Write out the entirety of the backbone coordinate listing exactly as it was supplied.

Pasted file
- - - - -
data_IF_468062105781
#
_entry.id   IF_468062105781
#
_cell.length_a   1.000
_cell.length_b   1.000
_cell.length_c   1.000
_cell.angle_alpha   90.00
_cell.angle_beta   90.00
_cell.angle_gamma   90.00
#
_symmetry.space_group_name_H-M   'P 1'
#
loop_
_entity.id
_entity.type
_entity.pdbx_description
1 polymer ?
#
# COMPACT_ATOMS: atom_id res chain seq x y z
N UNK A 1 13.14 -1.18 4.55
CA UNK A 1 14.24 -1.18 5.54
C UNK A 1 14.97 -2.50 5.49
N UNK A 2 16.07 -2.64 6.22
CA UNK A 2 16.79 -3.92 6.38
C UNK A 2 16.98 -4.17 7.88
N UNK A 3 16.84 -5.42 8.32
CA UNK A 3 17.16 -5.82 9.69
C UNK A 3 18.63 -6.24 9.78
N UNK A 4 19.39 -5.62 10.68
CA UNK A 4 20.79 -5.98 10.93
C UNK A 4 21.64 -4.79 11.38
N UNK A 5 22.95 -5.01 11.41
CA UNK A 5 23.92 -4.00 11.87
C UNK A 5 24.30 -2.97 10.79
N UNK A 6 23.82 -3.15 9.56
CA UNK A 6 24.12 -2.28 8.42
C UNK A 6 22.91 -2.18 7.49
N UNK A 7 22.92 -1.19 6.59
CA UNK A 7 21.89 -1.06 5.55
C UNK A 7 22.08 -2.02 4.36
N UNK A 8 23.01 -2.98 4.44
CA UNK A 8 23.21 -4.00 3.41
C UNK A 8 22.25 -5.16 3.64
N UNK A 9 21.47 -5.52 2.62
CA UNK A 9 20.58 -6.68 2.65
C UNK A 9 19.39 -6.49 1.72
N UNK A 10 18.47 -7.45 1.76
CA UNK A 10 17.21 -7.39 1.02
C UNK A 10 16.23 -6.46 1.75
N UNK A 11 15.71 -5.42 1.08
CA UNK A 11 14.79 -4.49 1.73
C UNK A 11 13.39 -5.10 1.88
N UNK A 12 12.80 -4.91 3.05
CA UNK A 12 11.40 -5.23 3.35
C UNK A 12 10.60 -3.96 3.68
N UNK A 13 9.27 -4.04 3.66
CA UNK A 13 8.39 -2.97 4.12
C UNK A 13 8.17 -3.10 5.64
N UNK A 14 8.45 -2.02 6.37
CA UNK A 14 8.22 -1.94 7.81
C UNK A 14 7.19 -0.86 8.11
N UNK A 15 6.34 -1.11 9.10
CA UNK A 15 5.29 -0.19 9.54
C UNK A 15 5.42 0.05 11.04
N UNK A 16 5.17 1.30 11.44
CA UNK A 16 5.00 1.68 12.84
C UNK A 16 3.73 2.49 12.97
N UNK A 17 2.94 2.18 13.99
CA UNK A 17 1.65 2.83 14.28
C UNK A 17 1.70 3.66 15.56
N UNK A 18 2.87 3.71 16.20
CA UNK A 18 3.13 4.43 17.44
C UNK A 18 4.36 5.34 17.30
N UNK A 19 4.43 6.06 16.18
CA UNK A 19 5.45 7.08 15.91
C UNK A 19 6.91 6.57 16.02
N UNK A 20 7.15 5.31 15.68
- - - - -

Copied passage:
data_IF_468062105781
#
_entry.id   IF_468062105781
#
_cell.length_a   1.000
_cell.length_b   1.000
_cell.length_c   1.000
_cell.angle_alpha   90.00
_cell.angle_beta   90.00
_cell.angle_gamma   90.00
#
_symmetry.space_group_name_H-M   'P 1'
#
loop_
_entity.id
_entity.type
_entity.pdbx_description
1 polymer ?
#
# COMPACT_ATOMS: atom_id res chain seq x y z
N UNK A 1 13.14 -1.18 4.55
CA UNK A 1 14.24 -1.18 5.54
C UNK A 1 14.97 -2.50 5.49
N UNK A 2 16.07 -2.64 6.22
CA UNK A 2 16.79 -3.92 6.38
C UNK A 2 16.98 -4.17 7.88
N UNK A 3 16.84 -5.42 8.32
CA UNK A 3 17.16 -5.82 9.69
C UNK A 3 18.63 -6.24 9.78
N UNK A 4 19.39 -5.62 10.68
CA UNK A 4 20.79 -5.98 10.93
C UNK A 4 21.64 -4.79 11.38
N UNK A 5 22.95 -5.01 11.41
CA UNK A 5 23.92 -4.00 11.87
C UNK A 5 24.30 -2.97 10.79
N UNK A 6 23.82 -3.15 9.56
CA UNK A 6 24.12 -2.28 8.42
C UNK A 6 22.91 -2.18 7.49
N UNK A 7 22.92 -1.19 6.59
CA UNK A 7 21.89 -1.06 5.55
C UNK A 7 22.08 -2.02 4.36
N UNK A 8 23.01 -2.98 4.44
CA UNK A 8 23.21 -4.00 3.41
C UNK A 8 22.25 -5.16 3.64
N UNK A 9 21.47 -5.52 2.62
CA UNK A 9 20.58 -6.68 2.65
C UNK A 9 19.39 -6.49 1.72
N UNK A 10 18.47 -7.45 1.76
CA UNK A 10 17.21 -7.39 1.02
C UNK A 10 16.23 -6.46 1.75
N UNK A 11 15.71 -5.42 1.08
CA UNK A 11 14.79 -4.49 1.73
C UNK A 11 13.39 -5.10 1.88
N UNK A 12 12.80 -4.91 3.05
CA UNK A 12 11.40 -5.23 3.35
C UNK A 12 10.60 -3.96 3.68
N UNK A 13 9.27 -4.04 3.66
CA UNK A 13 8.39 -2.97 4.12
C UNK A 13 8.17 -3.10 5.64
N UNK A 14 8.45 -2.02 6.37
CA UNK A 14 8.22 -1.94 7.81
C UNK A 14 7.19 -0.86 8.11
N UNK A 15 6.34 -1.11 9.10
CA UNK A 15 5.29 -0.19 9.54
C UNK A 15 5.42 0.05 11.04
N UNK A 16 5.17 1.30 11.44
CA UNK A 16 5.00 1.68 12.84
C UNK A 16 3.73 2.49 12.97
N UNK A 17 2.94 2.18 13.99
CA UNK A 17 1.65 2.83 14.28
C UNK A 17 1.70 3.66 15.56
N UNK A 18 2.87 3.71 16.20
CA UNK A 18 3.13 4.43 17.44
C UNK A 18 4.36 5.34 17.30
N UNK A 19 4.43 6.06 16.18
CA UNK A 19 5.45 7.08 15.91
C UNK A 19 6.91 6.57 16.02
N UNK A 20 7.15 5.31 15.68